Carbon Tax
Shutterstock

House GOP leaders recently confirmed again what I wrote last week: There isn’t going to be a carbon tax in the next two years or, probably, for as long as the GOP controls the House. I’ve been asked by a few climate types, “Why not spend your time pushing for it rather than poo-pooing its chances?” It’s a reasonable question. The answer, I suppose, is that I do not regard it with the same reverence as many economists and climate hawks.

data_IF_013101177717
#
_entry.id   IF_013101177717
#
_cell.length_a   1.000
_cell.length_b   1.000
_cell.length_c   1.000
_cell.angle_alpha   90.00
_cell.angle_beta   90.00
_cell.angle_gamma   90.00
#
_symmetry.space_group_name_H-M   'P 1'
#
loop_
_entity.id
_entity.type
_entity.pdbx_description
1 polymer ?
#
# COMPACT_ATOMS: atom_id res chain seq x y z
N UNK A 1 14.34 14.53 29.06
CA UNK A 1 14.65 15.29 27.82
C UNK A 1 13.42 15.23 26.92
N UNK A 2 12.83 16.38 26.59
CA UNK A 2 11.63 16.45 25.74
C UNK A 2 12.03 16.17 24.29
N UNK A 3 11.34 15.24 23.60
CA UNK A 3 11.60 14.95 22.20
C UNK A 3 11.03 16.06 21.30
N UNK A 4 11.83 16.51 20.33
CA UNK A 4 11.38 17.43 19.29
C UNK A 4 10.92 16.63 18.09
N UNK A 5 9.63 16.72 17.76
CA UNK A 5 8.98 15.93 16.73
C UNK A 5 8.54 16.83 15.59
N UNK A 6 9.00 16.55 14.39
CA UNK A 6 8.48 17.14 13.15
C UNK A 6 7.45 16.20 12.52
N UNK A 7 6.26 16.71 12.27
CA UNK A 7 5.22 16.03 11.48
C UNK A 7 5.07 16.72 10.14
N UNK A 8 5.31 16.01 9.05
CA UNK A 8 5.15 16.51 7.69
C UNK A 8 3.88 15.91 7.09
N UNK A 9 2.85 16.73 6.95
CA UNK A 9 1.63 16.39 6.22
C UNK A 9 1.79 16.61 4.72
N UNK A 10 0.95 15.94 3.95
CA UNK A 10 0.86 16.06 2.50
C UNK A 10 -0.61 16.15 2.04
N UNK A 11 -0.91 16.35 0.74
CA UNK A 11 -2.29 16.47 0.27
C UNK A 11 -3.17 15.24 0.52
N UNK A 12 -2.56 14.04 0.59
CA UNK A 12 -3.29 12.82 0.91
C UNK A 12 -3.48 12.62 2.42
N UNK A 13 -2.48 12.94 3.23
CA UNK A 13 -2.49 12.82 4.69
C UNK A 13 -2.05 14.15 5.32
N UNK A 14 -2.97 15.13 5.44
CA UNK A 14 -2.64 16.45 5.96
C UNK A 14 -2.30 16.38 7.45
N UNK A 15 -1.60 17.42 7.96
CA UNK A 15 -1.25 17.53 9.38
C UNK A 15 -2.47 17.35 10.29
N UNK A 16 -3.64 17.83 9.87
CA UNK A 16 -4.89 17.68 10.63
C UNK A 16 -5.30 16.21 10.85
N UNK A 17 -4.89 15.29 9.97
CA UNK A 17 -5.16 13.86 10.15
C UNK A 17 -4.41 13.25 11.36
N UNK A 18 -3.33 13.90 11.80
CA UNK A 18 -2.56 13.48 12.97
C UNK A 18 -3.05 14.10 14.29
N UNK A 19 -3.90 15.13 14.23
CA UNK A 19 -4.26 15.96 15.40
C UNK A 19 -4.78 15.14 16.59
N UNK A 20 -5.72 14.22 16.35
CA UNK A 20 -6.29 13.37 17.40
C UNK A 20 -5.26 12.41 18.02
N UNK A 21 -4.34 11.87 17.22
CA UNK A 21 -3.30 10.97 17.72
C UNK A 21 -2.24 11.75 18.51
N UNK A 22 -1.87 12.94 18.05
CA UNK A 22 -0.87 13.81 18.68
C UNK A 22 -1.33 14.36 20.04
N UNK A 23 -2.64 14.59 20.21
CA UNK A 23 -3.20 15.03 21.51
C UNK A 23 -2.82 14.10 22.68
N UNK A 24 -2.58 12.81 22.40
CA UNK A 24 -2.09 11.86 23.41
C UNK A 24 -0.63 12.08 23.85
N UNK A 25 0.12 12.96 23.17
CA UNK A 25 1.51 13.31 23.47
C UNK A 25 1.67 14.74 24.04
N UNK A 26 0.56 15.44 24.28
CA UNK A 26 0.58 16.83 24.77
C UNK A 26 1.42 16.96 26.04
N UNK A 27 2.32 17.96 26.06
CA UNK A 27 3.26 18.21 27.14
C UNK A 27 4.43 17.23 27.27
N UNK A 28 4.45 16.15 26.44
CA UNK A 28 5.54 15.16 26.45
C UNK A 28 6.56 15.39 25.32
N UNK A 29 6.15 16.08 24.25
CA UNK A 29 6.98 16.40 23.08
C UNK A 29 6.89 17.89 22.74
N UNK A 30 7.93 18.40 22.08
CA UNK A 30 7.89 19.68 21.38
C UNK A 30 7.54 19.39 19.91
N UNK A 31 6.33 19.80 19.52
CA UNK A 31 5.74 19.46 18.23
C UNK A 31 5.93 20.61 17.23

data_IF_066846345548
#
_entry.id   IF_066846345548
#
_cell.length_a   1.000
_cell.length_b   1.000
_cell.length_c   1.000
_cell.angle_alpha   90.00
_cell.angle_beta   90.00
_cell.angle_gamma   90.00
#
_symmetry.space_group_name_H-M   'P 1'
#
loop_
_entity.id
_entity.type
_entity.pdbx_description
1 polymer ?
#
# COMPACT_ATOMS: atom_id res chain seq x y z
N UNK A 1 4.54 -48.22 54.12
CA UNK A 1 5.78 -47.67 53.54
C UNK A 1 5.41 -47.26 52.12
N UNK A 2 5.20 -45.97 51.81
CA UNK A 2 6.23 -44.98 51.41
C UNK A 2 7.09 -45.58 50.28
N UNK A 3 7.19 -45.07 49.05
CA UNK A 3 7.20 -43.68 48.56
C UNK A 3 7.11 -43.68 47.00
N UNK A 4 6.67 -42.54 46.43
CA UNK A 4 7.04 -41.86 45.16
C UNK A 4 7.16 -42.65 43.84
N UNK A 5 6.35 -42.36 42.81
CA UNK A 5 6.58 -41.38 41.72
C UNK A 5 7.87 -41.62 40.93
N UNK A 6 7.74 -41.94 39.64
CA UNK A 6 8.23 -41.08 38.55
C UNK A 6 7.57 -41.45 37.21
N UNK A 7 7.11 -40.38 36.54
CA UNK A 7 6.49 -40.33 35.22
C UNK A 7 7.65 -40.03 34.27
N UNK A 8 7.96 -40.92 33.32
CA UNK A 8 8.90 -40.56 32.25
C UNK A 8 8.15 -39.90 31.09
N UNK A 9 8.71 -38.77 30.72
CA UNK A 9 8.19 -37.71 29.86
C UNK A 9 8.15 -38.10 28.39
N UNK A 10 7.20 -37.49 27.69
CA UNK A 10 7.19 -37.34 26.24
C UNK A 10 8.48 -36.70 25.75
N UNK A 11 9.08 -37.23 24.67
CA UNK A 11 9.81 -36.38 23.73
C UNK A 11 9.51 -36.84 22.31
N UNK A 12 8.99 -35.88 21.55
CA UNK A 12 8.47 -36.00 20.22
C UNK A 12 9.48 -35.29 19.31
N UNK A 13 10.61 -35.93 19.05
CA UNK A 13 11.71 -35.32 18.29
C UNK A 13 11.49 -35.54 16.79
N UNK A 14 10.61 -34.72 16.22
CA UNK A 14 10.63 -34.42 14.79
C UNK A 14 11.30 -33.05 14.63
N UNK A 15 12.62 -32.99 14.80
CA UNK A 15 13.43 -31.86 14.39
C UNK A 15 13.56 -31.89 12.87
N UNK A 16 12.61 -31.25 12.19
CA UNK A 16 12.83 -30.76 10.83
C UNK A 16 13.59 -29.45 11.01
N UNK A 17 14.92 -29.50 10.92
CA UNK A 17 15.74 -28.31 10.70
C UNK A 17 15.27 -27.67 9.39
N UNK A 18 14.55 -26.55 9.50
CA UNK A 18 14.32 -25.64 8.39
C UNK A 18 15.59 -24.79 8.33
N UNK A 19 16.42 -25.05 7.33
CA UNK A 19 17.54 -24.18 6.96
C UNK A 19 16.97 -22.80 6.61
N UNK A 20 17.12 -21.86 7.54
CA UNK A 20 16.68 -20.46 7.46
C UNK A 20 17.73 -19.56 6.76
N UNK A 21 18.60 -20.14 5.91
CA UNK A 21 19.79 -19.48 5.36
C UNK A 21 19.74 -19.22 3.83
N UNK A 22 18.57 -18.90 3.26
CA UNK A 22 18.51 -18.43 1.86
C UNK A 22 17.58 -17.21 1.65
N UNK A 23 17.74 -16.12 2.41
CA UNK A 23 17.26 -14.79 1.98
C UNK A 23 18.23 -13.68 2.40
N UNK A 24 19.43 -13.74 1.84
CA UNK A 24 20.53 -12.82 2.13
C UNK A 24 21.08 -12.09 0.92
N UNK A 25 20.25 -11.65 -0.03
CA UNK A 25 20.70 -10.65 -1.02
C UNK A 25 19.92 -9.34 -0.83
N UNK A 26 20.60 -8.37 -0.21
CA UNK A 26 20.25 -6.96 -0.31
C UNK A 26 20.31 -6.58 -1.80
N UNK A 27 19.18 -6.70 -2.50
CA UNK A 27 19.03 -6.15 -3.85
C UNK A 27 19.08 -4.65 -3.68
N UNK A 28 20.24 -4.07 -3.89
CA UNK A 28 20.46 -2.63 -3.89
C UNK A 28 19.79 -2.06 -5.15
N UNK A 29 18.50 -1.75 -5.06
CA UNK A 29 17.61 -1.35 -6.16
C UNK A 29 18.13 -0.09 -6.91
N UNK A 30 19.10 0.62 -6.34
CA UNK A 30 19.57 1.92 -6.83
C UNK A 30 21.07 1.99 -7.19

That’s not to say I wouldn’t welcome a substantial, well-designed carbon tax. But is it the sine qua non of climate policy, the standard against which all climate solutions are measured and for which any sacrifice is justified? No. Those who support a carbon tax over cap-and-trade often tout its simplicity, but the fact is, there are plenty of ways to screw up a climate tax too. Not everything that goes under the name is worthy of support, especially if it’s achieved at the expense of other liberal or green priorities. And given the current political milieu, it’s likely that any carbon tax that did manage to pass would be a bum deal for America’s poor and middle class. (Actually, that’s probably true for anything that passes, period.)